The Executive Secretary on General Affairs reported on the symposium to be hosted by the Kyodan at Ginza Church, Aug. 29-30, on the theme “Christianity and the Present Crisis in Japan–Issues Raised by the Great Eastern Japan Earthquake.” Oki Hideo, former president of Tokyo Union Theological Seminary, is to be the guest lecturer. Four other speakers (a pastor, a theologian, a Christian educator, and a Christian social worker) are to give presentations. Announcements about the symposium are to be sent to all Kyodan-related churches. A list of Kyodan churches within Ou, Tohoku, and Kanto districts that sustained earthquake damage was also distributed that included details about the extent of the damage at each of the 47 churches as well as at 8 related facilities. A joint meeting between the Kyodan Executive Committee and Kyodan Administrative Officers is scheduled on Aug. 9, and the matters to be discussed there were also reported.

The Executive Secretary on Financial Affairs shared that the Committee for the Examination of Financial Reports had issued its report. Included was an explanation about the decision to reduce the amounts of the annual church apportionments for the 2012 fiscal year (about 6 million yen [$77,922]), for the three disaster-stricken districts and to compensate for that from a fiscal year 2011 surplus fund. For the next three years after 2012, the other 14 districts will bear this additional burden.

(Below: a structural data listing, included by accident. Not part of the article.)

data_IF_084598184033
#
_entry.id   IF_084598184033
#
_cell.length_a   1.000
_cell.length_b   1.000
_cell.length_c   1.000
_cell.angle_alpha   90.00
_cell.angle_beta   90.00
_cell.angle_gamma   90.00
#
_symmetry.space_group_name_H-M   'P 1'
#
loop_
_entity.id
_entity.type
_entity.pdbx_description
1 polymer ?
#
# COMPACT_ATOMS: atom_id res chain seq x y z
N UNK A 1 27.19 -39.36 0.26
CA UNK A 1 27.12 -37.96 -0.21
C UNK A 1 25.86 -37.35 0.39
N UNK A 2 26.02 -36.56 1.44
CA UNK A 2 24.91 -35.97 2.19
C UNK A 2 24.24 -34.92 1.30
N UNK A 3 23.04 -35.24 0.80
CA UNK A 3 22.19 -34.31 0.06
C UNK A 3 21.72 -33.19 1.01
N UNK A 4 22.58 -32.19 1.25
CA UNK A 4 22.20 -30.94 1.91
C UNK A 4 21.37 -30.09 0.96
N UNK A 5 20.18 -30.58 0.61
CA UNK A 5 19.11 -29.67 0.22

The Executive Secretary for the Commission on Ministry reported on the orientation that was held June 20-22 for ministers newly appointed during this fiscal year, under the theme “Working together as ministers of the Kyodan to accomplish its mission.” There were 78 participants in all, including 49 newly appointed ministers and 3 directors of Christian education. It was a good opportunity to enjoy the blessings of new encounters and fellowship, and the participants benefited from reviewing the basics of the Kyodan system. However, the conspicuous decrease in the number of participants in recent years is an issue that needs to be addressed in the coming years. Another item reported on was the discussion of issues involved in disciplinary admonitions.